Even though tonight, October 31, is officially designated as the kickoff for the fest's 42nd edition, it follows yesterday's tribute to longtime DFF artistic director Brit Withey, who died in a car crash earlier this year. And while this evening's festivities are centered around a traditional red-carpet presentation, with director Rian Johnson's Knives Out getting the spotlight treatment at the Ellie Caulkins Opera House circa 8 p.m., ten more screenings at other venues are on the docket, including The Lodge, the first must-see pick suggested by Matt Campbell, who was named interim artistic director after Withey's passing.
"I specifically chose The Lodge since it's Halloween," Campbell says. "What's Halloween without a great horror film? And The Lodge is definitely the greatest horror film we have in the festival."
As for Knives Out, festival director Britta Erickson sees the cheeky whodunit, which stars Daniel Craig, Jamie Lee Curtis, Lakeith Stanfield, Chris Evans and many other notables, as being Halloween-friendly, too, as well as offering a mood-lifter following the emotional Withey salute. And in her view, director Johnson provides a third rationale.
"Brit and I began watching Rian's career when we brought Brick," a memorable 2005 high school noir headlined by Joseph Gordon-Levitt, "to DFF 28. Rian also opened the festival in 2008 with The Brothers Bloom," a worthy if little-seen piece that teamed Mark Ruffalo, Adrien Brody and Rachel Weisz. "So he'll be the first filmmaker to open the Denver Film Festival twice. And we also played Star Wars: The Last Jedi at Film on the Rocks."
That's not to mention Johnson's personal connection to Denver. As Erickson notes, "Rian spent a good portion of his adolescence here, he has family here, and he's going to be here with the film, which is lot of fun. It's more broad-based than some of the films we show, but it's really clever, and Rian is a great filmmaker."
Here's the trailer for Knives Out:
Additional festival highlights cited by Erickson include "a silent presentation we're doing at the Museum of Nature & Science's IMAX theater of The Man With the Camera," a silent-era documentary that captures street scenes of the Soviet Union circa 1929. The film is "going to be live-scored by DeVotchKa, a great local Denver band," she adds. "We're so excited about it. It's going to be fantastic." The extravaganza gets under way at 8:30 p.m. on Sunday, November 3.
"We're also continuing our tradition of literary cinema, which Brit was so passionate about, being married to a food writer [Ruth Tobias] and being a foodie himself," Erickson goes on. The flick in question is Nothing Fancy: Diana Kennedy, which screens three times: 4:30 p.m. Tuesday, November 5, at the UA Pavilions; 6:30 p.m. Wednesday, November 6, at the Sie FilmCenter; and 10:45 a.m. Saturday, November 9, at the Pavilions. In Erickson's words, Kennedy is "a Brit, a sparky Brit, who's well into her eighties. She's lived most of her life in Mexico and is a world-renowned Mexican cookbook author who drives in her truck all over Mexico to get these recipes. I saw it at the Alamo during South by Southwest and I ordered mac and cheese, which I love. But as I was watching, I remember thinking, 'I wish I was eating Mexican food right now. I've got to get some tacos.'"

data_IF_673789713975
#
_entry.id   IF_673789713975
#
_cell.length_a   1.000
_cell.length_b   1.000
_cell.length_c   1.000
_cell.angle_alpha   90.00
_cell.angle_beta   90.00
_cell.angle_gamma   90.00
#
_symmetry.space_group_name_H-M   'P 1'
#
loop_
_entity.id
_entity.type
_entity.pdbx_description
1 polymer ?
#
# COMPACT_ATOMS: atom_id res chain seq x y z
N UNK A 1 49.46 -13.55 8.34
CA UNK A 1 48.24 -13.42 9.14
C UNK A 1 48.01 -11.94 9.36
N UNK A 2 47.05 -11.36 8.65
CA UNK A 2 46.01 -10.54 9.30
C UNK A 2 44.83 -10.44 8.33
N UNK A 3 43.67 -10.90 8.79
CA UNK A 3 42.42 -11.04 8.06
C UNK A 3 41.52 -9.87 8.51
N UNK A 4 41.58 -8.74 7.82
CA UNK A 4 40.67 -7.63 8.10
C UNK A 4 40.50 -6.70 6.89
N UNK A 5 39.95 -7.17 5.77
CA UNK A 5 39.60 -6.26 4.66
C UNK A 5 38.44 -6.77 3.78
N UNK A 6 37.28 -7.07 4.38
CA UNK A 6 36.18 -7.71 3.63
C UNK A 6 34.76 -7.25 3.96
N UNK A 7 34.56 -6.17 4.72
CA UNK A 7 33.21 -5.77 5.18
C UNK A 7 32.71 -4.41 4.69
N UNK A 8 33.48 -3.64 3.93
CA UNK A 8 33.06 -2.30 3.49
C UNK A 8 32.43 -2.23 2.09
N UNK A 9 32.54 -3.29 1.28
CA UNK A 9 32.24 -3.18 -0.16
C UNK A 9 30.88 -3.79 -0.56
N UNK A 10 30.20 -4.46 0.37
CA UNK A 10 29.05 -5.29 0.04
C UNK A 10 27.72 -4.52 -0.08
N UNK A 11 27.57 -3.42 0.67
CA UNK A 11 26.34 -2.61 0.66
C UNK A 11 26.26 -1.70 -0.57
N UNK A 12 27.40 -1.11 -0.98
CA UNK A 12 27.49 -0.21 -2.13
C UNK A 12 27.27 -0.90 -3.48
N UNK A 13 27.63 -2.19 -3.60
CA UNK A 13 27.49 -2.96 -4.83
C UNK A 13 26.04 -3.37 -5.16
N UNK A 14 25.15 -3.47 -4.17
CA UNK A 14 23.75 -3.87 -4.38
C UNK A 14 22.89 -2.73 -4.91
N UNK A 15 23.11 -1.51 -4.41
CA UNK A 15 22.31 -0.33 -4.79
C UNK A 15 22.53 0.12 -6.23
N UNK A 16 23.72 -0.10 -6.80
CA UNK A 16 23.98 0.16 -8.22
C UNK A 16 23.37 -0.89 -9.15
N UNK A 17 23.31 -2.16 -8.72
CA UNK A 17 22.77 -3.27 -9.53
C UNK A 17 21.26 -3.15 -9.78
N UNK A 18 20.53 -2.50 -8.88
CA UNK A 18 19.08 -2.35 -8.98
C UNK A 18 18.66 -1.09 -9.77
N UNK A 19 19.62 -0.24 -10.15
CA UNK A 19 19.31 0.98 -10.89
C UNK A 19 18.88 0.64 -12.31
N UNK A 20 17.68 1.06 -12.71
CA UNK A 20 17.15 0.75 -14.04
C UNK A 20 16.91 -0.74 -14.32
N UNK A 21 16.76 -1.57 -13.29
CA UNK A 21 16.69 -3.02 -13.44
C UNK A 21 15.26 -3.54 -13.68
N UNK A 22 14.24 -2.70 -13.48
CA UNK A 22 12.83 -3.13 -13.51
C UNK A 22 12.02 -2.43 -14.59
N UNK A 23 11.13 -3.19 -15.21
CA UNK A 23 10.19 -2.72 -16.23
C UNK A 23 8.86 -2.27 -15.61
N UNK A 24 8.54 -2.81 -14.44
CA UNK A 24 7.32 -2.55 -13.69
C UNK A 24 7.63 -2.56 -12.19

Erickson also encourages fest-goers to visit the festival annex in the McNichols Building, 144 West Colfax Avenue, where they'll be able to sample virtual-reality displays, immersive experiences, talk-backs and Q&As, art exhibits and more. And she's equally enthusiastic about the three-film tribute to Hungarian director György Pálfi that encompasses his latest effort, His Master’s Voice (7:15 p.m. Sunday, November 3, and 2 p.m. Tuesday, November 5, at the UA Pavilions; and 1:45 p.m. Thursday, November 7, at the Sie FilmCenter), the meaty Film Studies collection comprising works such as Forman v. Forman, about director Milos Forman, and Waves, the fest's Centerpiece feature, screening at the Ellie Caulkins Opera House at 8 p.m. on Thursday, November 7.
Director Trey Edward Shults will be on hand to talk about this last effort, and Erickson promises there'll be plenty to discuss. "It plays with aspect ratios and unfolds in two parts, and it's got some really fantastic, up-and-coming actors in it — some you've never heard of, but also Lucas Hedges, who was in two films we showed last year." She sees Waves as proof that "we're not afraid to challenge audiences. But it's my favorite film in the festival."
And The Lodge? Continue for its trailer:
Campbell first saw The Lodge — the attraction at 9:45 p.m. on the 31st and 9:15 p.m. on Friday, November 1, at the Sie FilmCenter — during the Sundance Film Festival and was suitably wowed.
"It's just a classic example of excellent tension-building," he says. "What happens is there's a family with parents who are getting a divorce, and the two children go with their father to the family lodge — a cabin up in the mountains — for the Christmas holiday."
Attending as well is "the father's younger fiancée, who the kids don't really take a shine to," he continues. "She's pretty aloof. When the father has to leave for a while, it's just the three of them for a few days. But what you don't realize at the beginning is that the fiancée has a history of mental-health problems and actually grew up in a cult. So she's still kind of grappling with that history when all of these things come to fruition manifested through herself, but also through the woods and the house. So it's a ghost story that's really visually stunning, really well done. The perfect scary movie for Halloween."
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